James Derry is a superb writer. I gave “Line of Descent” five stars, and “Idyll” is another classic from him. This is one for particularly resilient fans of well-written dystopian novels: because for 74% of the book, horror is piled on “horror in a series of relentlessly awful days”. The protagonists are on a planet 13 light years from Earth, where the intrepid human settlers face insuperable obstacles in a heartaching struggle for survival. The detail is exquisite, the descriptions evocative and the characterisation complex. While reading it I kept hearing the final bars of Gustav Holst’s “Mars, the Bringer of War”: the strings scurrying frantically to find somewhere safe to hide, only to be obliterated by the ruthless hammer blows of the exterminating brass before the drawn out final chord signifies the total extinction of the human race.
All is not what it seems, however, though it is for you to decide whether the new “reality” stumbled upon in the final quarter of the book is better or worse than the one that went before. “What a piece of work is a man”: technological marvels may be accomplished in ensuing centuries, but the creature accomplishing them remains dedicated to the preservation of privilege by an elite minority. The tragedy resides in the fact that the majority’s struggle for survival entails backbreaking effort, the loss of innocence and the terrible waste of good.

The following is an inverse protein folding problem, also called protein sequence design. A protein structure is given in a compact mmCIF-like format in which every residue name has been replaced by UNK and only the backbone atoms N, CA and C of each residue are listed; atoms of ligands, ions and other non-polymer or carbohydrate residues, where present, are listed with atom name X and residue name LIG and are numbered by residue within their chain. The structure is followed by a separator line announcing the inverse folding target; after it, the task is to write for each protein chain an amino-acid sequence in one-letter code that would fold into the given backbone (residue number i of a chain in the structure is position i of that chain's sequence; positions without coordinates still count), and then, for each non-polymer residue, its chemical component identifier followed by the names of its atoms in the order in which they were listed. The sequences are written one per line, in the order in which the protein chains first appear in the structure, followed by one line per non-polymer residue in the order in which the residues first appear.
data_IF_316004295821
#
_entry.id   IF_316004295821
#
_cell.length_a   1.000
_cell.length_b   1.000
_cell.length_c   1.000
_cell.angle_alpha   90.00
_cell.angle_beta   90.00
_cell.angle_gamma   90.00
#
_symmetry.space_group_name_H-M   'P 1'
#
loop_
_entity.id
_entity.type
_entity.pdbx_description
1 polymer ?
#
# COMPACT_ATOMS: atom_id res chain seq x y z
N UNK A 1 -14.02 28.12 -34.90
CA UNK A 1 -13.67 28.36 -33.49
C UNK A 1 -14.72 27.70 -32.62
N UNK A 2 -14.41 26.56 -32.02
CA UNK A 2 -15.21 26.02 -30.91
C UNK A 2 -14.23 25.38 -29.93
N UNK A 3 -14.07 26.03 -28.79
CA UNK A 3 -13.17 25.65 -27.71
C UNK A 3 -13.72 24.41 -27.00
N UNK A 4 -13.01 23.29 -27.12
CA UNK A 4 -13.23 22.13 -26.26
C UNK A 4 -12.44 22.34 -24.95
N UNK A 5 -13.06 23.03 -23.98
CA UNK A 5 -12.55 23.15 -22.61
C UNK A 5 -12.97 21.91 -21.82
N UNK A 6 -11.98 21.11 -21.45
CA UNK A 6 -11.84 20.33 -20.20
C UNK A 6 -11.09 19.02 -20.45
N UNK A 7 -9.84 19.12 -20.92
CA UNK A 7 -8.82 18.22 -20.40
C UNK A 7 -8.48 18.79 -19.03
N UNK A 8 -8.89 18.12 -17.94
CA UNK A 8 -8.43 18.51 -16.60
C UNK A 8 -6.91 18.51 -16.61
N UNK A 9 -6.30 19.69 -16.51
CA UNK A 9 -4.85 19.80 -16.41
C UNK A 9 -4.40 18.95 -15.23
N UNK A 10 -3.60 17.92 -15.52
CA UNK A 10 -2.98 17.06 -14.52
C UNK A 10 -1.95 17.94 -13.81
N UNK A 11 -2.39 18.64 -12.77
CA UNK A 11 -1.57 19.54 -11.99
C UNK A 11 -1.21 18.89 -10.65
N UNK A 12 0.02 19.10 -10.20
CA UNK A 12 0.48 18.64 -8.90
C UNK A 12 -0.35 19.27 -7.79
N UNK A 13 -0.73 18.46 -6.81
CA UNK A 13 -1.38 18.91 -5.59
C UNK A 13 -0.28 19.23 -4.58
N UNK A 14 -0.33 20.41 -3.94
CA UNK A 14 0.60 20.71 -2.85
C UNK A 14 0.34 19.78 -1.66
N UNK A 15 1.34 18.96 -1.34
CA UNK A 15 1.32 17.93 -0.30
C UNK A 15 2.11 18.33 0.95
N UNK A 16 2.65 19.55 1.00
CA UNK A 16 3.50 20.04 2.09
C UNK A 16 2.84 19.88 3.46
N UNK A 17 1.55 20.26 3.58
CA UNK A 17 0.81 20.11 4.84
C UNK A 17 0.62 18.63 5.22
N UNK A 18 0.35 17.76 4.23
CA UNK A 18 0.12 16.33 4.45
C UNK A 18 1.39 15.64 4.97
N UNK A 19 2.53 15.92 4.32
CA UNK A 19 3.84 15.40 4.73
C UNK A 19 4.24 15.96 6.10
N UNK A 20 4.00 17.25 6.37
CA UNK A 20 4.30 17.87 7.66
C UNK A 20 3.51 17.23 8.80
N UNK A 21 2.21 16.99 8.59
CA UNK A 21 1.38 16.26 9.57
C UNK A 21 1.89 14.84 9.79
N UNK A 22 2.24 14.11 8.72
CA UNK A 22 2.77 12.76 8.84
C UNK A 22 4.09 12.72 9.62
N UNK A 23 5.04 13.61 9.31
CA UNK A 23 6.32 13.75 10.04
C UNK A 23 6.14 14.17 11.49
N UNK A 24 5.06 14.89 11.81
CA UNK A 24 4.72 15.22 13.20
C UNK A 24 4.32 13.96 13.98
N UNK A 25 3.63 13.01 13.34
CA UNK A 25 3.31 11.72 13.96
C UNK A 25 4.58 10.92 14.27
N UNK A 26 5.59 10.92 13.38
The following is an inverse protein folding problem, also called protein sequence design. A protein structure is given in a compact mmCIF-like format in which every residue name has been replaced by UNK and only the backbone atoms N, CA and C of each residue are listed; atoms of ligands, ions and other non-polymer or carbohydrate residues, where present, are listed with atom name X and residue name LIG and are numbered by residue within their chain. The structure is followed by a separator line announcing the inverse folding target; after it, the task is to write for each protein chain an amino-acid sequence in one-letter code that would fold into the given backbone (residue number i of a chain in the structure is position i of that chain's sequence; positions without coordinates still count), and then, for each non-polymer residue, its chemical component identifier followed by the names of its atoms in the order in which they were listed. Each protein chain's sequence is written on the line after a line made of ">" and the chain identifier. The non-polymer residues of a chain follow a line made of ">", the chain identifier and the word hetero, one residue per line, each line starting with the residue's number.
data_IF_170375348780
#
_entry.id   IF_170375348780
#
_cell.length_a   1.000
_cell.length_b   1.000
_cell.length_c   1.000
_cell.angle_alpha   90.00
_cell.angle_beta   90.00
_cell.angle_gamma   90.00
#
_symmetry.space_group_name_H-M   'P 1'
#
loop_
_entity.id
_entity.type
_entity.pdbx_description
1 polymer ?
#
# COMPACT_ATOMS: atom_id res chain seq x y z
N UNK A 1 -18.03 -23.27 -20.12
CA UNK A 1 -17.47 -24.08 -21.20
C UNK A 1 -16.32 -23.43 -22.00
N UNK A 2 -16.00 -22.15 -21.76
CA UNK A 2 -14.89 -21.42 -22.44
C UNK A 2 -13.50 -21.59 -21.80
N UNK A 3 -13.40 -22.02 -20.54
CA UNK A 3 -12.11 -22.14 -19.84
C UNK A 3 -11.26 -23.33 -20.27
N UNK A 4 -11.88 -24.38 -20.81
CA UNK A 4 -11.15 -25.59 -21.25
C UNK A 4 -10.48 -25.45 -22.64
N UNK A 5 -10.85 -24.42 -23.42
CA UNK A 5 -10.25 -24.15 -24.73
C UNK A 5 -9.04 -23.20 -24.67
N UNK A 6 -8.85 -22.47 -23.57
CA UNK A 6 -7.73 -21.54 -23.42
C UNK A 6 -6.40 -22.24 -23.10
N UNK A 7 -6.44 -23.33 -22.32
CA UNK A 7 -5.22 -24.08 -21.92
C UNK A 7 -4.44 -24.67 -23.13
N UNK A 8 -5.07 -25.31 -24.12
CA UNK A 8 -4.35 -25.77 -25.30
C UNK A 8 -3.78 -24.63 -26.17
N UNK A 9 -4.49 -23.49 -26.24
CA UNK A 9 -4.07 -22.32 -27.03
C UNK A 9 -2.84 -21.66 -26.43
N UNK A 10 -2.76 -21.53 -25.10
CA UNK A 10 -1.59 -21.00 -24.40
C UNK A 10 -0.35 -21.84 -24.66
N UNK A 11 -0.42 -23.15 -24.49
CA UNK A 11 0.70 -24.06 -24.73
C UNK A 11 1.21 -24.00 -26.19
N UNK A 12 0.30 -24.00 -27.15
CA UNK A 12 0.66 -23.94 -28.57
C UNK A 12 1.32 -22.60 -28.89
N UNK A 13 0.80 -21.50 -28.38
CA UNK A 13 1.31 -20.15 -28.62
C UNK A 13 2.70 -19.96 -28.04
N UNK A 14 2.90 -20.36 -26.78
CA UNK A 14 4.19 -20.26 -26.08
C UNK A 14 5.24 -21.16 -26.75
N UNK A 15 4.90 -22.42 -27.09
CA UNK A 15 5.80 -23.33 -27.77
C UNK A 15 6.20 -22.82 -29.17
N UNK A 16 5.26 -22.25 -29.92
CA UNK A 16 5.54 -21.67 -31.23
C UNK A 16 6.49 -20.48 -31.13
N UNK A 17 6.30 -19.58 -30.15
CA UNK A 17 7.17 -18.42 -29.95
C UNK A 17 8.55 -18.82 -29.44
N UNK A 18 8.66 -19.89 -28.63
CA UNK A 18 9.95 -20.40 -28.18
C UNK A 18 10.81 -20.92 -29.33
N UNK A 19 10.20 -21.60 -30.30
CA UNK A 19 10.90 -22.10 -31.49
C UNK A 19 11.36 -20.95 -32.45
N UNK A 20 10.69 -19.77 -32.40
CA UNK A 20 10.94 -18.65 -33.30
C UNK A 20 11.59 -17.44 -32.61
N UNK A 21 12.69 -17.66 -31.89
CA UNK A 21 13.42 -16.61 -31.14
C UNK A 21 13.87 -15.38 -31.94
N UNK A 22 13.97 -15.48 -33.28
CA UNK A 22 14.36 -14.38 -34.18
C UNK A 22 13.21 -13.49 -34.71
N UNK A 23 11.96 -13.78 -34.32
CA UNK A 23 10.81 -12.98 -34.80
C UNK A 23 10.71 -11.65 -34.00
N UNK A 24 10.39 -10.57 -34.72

The best science fiction is not so much a prediction as a warning. Don’t expect too many moments of light relief, but confidently expect a well written depiction of a recurring human nightmare.